Blind Egyptian female orchestra enthralls audience





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Published on May 20, 2012

Playing an instrument, especially in an orchestra, requires talent, skill and hard work.

But the musicians in this particular orchestra from the Egyptian capital of Cairo have to contend with an extra challenge as every single member is blind.

El Nour Wal Amal Association offers free education, literacy programs and vocational training to over 300 blind women and girls and manages the female orchestra for the blind girls.

"El Nour Wal Amal Light and Hope Association was founded in 1954 as the first centre in the Middle East for the education, vocational training care and integration into society for the blind girls and women," vice President Aman Fikry said.

The members of Cairo's Egyptian Blind Girls Chamber Orchestra learn the songs they perform by reading the sheet music in Braille.

Because it's physically impossible to read Braille and play an instrument simultaneously, the musicians must memorize every note of each song they perform.

Shaimaa Yehia, one of the members of the orchestra explains the procedure of learning a piece while being visually impaired.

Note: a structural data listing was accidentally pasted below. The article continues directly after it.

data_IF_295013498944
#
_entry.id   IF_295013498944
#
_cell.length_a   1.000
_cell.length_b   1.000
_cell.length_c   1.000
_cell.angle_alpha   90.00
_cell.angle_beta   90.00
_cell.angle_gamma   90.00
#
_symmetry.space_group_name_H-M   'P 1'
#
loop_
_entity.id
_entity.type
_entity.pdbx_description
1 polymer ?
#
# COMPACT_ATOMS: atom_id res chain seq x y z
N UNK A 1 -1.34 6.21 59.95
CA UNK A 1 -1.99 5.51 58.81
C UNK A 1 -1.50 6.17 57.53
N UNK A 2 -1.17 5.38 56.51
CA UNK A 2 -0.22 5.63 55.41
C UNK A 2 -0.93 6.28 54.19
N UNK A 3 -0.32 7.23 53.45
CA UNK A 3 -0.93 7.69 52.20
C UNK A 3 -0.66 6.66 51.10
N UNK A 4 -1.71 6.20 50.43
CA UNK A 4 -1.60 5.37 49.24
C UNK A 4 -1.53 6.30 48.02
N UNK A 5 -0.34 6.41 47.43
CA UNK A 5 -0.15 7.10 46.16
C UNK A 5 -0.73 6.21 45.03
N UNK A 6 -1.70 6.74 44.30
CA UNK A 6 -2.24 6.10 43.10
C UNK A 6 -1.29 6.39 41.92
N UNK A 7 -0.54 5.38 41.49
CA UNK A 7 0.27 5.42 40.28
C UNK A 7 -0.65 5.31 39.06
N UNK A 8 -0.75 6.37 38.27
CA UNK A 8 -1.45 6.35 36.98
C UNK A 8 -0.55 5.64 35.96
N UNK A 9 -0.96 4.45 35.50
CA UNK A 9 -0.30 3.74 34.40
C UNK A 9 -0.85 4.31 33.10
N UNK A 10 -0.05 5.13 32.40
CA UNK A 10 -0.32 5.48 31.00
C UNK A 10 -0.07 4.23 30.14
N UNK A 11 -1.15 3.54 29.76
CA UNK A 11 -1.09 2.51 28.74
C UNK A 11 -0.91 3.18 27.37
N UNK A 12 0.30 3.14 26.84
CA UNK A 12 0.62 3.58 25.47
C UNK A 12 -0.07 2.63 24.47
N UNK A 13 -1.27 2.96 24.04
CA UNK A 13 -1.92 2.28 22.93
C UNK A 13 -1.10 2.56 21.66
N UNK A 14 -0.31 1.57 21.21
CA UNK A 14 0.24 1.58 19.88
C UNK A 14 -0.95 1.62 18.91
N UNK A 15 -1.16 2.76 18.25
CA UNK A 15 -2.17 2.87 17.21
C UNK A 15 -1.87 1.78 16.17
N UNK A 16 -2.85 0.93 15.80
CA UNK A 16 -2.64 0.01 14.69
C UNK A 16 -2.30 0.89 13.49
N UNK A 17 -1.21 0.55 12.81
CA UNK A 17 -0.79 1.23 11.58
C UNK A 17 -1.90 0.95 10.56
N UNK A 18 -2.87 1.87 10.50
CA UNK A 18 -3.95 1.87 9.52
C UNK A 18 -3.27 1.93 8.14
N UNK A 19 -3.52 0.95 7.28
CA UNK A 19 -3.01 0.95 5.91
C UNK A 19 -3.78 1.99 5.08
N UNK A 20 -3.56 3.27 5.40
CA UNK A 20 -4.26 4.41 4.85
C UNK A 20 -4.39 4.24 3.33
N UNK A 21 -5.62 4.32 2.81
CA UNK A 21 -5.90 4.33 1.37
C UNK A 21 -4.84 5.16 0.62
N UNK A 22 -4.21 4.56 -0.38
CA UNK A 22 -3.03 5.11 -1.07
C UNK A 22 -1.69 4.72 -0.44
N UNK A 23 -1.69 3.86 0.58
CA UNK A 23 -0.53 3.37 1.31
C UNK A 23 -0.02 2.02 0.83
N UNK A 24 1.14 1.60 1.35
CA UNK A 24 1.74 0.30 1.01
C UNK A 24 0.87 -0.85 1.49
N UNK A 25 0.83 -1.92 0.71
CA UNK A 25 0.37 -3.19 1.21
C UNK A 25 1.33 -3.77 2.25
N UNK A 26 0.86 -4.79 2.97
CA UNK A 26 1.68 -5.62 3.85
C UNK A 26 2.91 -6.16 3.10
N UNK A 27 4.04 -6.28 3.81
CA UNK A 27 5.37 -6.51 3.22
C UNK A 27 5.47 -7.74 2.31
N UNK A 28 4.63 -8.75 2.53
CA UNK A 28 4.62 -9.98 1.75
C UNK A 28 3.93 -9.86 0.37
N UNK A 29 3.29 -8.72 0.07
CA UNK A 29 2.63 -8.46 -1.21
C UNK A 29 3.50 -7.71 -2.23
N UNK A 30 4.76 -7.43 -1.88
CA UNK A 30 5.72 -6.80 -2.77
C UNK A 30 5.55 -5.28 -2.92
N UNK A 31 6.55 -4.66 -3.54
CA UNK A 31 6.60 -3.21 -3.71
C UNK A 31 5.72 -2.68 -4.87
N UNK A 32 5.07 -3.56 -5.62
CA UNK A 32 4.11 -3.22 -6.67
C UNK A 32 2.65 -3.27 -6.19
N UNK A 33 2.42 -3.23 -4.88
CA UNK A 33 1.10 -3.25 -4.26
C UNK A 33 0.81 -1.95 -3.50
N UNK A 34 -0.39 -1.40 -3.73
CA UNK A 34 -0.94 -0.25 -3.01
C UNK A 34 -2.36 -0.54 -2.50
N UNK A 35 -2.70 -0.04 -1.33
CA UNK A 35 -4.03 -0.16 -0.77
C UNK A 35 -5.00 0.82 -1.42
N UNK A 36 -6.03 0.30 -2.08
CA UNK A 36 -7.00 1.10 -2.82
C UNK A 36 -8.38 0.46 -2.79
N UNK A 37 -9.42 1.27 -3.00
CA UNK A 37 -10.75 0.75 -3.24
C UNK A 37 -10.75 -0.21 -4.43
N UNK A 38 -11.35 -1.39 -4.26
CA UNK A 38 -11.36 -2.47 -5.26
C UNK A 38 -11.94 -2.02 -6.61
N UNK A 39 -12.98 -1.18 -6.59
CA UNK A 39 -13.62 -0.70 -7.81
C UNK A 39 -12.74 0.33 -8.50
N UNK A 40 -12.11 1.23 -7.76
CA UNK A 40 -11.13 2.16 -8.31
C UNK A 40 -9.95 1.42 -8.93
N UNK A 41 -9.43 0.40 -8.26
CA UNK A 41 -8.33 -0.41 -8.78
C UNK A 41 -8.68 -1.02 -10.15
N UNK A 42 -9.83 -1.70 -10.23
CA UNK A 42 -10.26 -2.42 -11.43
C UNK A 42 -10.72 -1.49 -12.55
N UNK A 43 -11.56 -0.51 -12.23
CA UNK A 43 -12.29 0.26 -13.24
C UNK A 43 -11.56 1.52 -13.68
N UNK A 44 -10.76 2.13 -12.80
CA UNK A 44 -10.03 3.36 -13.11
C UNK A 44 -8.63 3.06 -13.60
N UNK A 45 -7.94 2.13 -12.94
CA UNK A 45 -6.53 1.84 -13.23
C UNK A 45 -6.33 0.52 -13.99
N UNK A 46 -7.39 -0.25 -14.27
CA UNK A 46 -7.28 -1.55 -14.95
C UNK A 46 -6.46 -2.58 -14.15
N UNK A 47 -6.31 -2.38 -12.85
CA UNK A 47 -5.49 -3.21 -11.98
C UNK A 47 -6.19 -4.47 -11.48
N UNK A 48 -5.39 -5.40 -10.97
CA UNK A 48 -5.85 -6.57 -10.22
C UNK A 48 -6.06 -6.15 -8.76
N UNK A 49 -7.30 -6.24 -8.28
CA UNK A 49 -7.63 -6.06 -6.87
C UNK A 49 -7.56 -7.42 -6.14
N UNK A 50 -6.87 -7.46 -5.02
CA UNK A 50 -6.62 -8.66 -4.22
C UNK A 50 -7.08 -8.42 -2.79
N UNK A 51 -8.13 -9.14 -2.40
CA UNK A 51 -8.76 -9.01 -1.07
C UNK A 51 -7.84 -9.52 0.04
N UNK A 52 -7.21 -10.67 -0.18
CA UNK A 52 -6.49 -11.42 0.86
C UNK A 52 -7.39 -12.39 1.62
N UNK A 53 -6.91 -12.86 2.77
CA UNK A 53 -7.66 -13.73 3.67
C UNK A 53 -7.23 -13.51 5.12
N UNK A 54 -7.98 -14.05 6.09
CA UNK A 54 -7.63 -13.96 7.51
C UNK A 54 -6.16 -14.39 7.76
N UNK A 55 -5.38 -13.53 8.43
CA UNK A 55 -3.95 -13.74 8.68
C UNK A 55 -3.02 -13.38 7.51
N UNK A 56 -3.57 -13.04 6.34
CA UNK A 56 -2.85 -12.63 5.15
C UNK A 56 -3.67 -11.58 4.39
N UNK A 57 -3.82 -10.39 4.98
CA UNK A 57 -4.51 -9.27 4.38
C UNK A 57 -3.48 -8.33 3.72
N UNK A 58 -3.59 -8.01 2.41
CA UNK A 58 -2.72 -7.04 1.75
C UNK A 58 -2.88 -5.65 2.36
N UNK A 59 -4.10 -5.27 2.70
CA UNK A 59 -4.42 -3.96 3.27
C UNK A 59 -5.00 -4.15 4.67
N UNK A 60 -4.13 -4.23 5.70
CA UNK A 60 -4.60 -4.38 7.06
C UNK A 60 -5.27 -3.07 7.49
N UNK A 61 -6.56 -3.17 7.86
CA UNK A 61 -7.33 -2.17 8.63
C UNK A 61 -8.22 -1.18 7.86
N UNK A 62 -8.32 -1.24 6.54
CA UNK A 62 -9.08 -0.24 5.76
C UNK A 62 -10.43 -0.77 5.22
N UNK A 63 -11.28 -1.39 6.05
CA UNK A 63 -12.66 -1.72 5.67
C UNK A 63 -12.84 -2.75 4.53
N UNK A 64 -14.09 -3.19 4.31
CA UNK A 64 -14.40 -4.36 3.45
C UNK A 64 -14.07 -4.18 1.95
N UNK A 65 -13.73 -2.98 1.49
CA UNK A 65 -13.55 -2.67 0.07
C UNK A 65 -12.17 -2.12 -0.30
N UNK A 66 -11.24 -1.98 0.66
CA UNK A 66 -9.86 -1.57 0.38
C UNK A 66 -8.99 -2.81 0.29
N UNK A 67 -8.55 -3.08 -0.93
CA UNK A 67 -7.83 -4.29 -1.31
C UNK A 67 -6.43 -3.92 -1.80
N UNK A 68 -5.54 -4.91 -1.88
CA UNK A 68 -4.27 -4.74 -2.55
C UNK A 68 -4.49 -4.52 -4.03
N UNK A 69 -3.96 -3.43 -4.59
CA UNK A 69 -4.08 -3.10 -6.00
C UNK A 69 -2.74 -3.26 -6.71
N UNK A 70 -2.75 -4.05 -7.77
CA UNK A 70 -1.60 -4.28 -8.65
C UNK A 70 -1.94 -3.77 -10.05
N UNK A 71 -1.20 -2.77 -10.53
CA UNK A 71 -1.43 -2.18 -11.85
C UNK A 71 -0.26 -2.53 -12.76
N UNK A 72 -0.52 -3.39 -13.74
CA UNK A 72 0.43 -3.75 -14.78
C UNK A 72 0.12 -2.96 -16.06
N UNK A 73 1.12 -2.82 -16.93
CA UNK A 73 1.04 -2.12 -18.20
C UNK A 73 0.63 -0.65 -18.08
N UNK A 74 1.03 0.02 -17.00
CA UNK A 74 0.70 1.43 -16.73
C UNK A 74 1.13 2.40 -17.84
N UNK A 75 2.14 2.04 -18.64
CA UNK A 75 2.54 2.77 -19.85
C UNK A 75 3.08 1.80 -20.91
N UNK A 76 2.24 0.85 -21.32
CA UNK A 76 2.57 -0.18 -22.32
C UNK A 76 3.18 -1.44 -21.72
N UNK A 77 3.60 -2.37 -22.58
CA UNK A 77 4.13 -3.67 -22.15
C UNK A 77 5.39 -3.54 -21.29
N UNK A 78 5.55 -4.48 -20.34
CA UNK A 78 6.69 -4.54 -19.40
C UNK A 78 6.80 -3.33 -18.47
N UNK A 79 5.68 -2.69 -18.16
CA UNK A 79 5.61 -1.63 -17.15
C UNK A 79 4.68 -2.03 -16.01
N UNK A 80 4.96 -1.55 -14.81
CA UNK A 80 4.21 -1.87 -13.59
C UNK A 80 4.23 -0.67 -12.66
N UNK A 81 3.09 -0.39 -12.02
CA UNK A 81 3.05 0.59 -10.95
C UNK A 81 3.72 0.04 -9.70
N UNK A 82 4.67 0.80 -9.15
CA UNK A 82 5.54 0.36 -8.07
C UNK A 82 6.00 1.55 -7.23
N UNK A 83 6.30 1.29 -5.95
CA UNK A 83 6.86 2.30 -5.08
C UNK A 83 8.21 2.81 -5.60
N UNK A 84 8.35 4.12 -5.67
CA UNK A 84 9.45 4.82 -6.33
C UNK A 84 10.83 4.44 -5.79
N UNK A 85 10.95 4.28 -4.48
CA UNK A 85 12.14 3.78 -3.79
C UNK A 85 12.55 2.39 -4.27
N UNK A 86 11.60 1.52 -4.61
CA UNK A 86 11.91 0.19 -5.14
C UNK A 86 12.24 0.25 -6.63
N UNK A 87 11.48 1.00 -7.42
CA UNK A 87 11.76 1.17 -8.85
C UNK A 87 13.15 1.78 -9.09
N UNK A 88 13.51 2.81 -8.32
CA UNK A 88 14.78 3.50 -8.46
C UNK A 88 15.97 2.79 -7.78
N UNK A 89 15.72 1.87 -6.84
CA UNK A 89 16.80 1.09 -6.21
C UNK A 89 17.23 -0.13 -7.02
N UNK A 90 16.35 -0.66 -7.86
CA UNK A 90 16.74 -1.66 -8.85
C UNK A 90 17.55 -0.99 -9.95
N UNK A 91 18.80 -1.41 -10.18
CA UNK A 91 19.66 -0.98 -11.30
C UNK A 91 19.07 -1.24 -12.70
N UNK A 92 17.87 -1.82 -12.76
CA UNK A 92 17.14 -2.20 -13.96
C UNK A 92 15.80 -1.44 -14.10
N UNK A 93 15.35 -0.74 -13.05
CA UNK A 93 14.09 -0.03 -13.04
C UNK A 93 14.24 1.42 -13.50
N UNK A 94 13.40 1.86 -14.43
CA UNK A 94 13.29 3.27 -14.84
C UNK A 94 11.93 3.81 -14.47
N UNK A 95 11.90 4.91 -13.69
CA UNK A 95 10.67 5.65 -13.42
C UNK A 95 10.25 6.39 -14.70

"First we learn how to read the notes in Braille, and we learn each symbol, each musical symbol in Braille. Then we learn how to read the note, then we memorise every note depending on its difficulty we memorise fast or slow."

Another challenge the musicians faced was mastering the tempo and when to start because they cannot see the conductor who manages the orchestra.

"They have to memorize everything and then they do not have a maestro. The maestro only tells them to start," Fikry said.

The women are proud of their achievements and strive to improve with every performance.

"Abroad we represent Egypt and we represent the Arab world, so we are representatives of our country," Marwa Solieman, a violinist said.

The Association's vice president Aman Fikry hopes the orchestra's local success echoes the international recognition received.

The orchestra has already performed on five continents and in 24 countries.

By Noora Faraj
Al Arabiya with Agencies


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